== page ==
OBAMA! Right? Actually, I’m not so sure. We are always surrounded by so much hype that it’s become increasingly hard for me to differentiate what is actually important to me from what I am storing for future “ah-ha”’s and tittering at cocktail parties.
In my first editorial, I touched on a sense of pessimism that has seemed to permeate our generation. I think that’s what I am talking about. When we hear stories about the apparent meaninglessness of democracy in America, when we hear about the upcoming closure of important ecological research sites such as the ELA, when we realize that Imperialist movement seems to be marching forward under new management, when we learn that our university degrees seem to be leading to either intense competition for unpaid positions, or throwing the dice again with a post-graduate degree…
Well, anyways, it becomes hard to focus on what’s happening right in front of us; the actions we actually have control over and the simple pleasures of our lives. We become disempowered and, gradually, apathetic. I don’t have any control over American politics. I’m not sure who does, or if anyone does, but I definitely don’t. Does this make me insignificant? Does it make you insignificant too? I do have some amount of control over what I choose to do today, who I choose to interact with, and what preparations I will make for tomorrow. Doesn’t that count for something?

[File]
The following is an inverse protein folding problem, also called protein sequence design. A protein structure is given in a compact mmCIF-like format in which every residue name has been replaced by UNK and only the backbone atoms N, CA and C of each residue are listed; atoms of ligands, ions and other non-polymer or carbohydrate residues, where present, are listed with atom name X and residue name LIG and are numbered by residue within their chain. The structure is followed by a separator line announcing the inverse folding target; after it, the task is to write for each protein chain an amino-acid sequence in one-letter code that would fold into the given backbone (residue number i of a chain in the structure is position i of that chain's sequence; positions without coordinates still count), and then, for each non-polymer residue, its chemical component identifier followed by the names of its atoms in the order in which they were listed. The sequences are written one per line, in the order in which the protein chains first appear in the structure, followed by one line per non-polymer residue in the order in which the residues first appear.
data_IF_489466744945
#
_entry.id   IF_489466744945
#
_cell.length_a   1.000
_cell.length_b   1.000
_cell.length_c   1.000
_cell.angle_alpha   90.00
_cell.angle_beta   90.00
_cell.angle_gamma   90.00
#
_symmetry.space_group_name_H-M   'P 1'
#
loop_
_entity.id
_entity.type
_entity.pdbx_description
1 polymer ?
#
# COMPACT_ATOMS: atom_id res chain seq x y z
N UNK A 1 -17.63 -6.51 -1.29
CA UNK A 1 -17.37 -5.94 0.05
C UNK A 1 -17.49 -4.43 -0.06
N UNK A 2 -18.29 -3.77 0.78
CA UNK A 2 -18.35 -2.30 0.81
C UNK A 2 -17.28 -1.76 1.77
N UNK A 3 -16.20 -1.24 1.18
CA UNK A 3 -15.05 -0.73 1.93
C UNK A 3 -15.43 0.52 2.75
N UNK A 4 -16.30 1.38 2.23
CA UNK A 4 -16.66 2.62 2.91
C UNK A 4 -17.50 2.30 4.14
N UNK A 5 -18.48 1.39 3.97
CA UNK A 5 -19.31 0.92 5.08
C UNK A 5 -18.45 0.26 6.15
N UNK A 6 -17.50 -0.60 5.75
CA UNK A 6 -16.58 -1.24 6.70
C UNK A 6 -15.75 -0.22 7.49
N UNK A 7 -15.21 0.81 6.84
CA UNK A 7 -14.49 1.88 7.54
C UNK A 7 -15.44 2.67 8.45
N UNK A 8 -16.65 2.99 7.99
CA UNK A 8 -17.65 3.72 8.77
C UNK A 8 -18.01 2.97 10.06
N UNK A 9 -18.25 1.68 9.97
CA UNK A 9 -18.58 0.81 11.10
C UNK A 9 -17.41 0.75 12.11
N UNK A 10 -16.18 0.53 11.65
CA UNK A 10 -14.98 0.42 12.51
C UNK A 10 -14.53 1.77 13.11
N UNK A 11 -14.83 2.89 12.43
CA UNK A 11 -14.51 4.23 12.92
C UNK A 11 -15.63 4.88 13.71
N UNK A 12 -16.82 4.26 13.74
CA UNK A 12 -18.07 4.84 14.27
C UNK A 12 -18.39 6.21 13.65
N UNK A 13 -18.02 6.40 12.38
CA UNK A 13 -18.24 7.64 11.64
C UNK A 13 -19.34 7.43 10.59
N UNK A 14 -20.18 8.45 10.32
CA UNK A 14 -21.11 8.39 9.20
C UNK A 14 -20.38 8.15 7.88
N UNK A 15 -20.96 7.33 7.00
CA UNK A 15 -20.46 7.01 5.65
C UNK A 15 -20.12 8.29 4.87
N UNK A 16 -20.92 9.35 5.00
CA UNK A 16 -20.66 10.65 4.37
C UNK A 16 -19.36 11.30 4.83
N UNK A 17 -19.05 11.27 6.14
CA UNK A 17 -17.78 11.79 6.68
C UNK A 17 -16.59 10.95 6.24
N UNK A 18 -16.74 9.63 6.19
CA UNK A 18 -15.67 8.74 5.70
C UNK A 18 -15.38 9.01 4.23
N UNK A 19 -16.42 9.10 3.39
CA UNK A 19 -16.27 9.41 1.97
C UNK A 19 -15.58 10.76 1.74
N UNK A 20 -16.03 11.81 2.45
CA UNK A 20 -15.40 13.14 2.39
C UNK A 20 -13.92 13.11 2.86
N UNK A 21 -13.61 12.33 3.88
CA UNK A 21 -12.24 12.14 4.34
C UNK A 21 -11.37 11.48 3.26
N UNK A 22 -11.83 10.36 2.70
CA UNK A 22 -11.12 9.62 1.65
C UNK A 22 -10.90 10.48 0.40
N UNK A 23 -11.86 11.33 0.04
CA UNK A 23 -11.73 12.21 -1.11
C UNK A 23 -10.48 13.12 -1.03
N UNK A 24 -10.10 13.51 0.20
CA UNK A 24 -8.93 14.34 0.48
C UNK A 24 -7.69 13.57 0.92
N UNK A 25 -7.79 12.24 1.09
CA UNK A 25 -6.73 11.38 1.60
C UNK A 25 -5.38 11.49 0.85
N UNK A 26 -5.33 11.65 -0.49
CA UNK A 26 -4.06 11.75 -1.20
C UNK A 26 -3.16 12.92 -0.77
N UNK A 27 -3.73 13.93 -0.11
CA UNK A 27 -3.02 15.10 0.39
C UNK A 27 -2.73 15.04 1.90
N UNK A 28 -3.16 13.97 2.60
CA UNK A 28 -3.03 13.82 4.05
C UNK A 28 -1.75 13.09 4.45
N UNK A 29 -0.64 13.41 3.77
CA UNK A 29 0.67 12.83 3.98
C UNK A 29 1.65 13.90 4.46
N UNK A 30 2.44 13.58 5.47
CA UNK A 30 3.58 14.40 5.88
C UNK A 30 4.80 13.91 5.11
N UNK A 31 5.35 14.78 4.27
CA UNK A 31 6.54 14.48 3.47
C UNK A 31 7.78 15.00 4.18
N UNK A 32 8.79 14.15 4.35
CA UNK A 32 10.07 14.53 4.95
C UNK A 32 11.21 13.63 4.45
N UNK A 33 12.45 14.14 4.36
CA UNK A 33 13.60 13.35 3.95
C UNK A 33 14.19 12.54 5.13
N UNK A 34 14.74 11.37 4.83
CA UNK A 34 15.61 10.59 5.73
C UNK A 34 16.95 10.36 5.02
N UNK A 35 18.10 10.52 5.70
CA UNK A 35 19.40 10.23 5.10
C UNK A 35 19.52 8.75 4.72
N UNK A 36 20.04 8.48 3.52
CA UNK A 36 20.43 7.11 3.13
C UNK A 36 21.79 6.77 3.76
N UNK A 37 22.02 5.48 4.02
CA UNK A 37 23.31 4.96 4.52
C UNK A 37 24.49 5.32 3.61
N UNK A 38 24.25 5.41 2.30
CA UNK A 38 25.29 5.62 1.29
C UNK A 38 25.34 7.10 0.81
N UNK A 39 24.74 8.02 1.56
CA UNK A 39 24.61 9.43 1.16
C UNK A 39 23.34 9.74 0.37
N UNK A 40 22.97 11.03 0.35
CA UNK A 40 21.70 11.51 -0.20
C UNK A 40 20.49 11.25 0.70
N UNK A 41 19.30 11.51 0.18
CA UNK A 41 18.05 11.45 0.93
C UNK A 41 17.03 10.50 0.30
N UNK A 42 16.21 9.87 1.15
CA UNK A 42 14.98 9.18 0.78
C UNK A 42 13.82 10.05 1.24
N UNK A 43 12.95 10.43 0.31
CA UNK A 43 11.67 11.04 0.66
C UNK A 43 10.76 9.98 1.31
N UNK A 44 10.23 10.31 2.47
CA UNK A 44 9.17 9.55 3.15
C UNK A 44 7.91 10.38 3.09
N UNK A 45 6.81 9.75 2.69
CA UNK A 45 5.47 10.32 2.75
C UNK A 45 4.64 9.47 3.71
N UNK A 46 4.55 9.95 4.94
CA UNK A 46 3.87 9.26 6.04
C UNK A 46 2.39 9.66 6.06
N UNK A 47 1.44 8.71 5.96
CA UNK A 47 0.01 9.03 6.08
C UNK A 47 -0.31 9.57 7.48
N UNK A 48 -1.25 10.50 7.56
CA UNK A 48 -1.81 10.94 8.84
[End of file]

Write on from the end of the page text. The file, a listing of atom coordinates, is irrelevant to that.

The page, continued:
I had the opportunity to listen to writer Anthony P. Gulston interview renowned Canadian anthropologist and ethnobotanist Wade Davis this week (look for it in the next issue). He will be visiting Peterborough to speak at a KWIC sponsored event on November 23 at PCVS. Wade thought that a good way to spend our time might be to literally chain ourselves to the things that threaten to destroy our world. He’s not the first person to suggest this sort of action.
It’s a little thing that can make a big difference, and all it takes is caring about your home and the people around you more than yourself. I don’t know if I have that sort of dedication and that makes me feel like a bit of an asshole.
So where do we go from here? The problem seems simple enough: people want money and people want power. Power and money seem to stand in direct opposition to things like peace and clean water. What’s the answer? You’re the smart ones , you tell me. Thanks for reading. See you next week.